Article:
Investigating Aerial Perspective

Leonardo was fascinated by the atmosphere and by its effects on the colors and distinctness of distant objects. Though other artists had already begun to create some of these effects in their work, Leonardo was the first to make careful measurements and suggest rules for applying them realistically in painting. He called the subject aerial perspective.

In morning light Leonardo observed that distant objects such as mountains look bluer and less distinct than nearby mountains. He also noted that the more distant the mountain, the more its color approached that of the surrounding atmosphere.

His experiments suggested that to correctly color objects at different distances, artists should do as follows: Paint the nearest one its true color. Paint the one behind proportionately bluer, and the one behind that bluer still.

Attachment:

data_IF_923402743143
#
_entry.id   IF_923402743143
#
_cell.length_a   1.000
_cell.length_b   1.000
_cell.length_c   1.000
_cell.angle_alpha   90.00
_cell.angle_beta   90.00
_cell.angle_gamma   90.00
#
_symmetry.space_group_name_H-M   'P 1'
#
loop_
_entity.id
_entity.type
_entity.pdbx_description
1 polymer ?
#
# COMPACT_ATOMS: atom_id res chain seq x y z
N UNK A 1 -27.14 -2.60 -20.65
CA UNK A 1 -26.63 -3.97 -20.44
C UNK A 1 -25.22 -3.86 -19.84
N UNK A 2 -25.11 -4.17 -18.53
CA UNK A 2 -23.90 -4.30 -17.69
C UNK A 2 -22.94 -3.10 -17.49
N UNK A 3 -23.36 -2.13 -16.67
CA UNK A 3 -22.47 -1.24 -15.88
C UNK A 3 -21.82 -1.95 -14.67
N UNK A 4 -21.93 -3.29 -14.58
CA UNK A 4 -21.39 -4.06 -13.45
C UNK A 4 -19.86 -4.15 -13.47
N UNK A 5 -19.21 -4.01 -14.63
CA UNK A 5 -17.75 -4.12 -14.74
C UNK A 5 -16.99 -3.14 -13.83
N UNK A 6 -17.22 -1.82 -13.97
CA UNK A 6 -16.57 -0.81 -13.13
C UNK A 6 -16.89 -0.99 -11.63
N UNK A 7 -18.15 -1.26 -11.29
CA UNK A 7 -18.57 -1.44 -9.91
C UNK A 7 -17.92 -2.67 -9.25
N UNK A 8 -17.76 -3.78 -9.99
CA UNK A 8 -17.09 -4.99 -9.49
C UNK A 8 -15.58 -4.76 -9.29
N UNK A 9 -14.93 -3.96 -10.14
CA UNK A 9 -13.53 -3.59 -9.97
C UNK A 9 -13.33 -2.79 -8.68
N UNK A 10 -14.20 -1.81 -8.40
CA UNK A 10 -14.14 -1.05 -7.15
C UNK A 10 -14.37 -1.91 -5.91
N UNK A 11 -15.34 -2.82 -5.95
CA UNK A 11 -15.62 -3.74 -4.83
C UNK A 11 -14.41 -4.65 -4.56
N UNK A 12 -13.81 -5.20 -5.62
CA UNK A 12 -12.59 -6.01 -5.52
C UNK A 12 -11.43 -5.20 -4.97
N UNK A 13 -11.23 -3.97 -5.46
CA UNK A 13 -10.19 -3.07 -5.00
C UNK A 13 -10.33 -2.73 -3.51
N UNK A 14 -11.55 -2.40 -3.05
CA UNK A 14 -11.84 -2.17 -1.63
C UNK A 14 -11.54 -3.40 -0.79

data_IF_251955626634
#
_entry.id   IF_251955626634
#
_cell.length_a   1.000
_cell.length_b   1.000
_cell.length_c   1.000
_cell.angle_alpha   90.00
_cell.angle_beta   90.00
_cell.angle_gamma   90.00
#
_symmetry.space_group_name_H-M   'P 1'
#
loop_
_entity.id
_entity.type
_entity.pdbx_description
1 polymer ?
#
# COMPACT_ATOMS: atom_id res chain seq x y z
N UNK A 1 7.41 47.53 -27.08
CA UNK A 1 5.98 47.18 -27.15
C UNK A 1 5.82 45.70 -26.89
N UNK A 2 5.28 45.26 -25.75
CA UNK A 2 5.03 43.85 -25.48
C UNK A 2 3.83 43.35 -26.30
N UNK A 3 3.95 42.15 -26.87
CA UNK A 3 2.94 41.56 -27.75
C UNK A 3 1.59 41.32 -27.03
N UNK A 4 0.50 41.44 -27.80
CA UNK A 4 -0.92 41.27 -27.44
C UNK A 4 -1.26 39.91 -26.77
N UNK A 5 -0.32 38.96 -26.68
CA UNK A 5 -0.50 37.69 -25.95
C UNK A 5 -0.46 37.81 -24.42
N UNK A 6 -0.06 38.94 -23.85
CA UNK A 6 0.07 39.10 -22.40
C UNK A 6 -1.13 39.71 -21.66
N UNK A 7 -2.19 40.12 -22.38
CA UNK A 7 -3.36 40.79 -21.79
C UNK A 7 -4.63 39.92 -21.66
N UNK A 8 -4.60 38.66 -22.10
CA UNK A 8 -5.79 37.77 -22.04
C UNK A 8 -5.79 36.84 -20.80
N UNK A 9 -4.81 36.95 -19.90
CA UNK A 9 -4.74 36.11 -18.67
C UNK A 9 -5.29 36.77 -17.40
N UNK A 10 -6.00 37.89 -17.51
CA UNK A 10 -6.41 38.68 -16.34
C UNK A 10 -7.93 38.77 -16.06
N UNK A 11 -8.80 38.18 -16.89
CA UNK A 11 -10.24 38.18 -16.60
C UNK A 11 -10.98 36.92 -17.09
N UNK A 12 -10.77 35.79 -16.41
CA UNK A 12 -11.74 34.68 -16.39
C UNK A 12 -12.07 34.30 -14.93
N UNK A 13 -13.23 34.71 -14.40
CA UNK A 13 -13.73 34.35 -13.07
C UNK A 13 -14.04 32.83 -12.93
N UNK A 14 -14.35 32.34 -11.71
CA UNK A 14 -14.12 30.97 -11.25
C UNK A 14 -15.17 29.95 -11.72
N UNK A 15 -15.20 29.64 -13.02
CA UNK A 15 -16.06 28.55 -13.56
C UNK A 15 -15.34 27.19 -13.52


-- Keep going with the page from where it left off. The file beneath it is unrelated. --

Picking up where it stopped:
Thus if one is to be five times as distant, make it five times bluer. ~Leonardo


In this computer generated scene, the colors have been made the same for nearby and distant objects as if there were no atmospheric effects.



In painting the Virgin of the Rocks, Leonardo applied his understanding of aerial perspective to create the sense of mountains a great distance away.



What causes the haziness and blueness of distant objects?



Leonardo Homepage
Leonardo's Perspective

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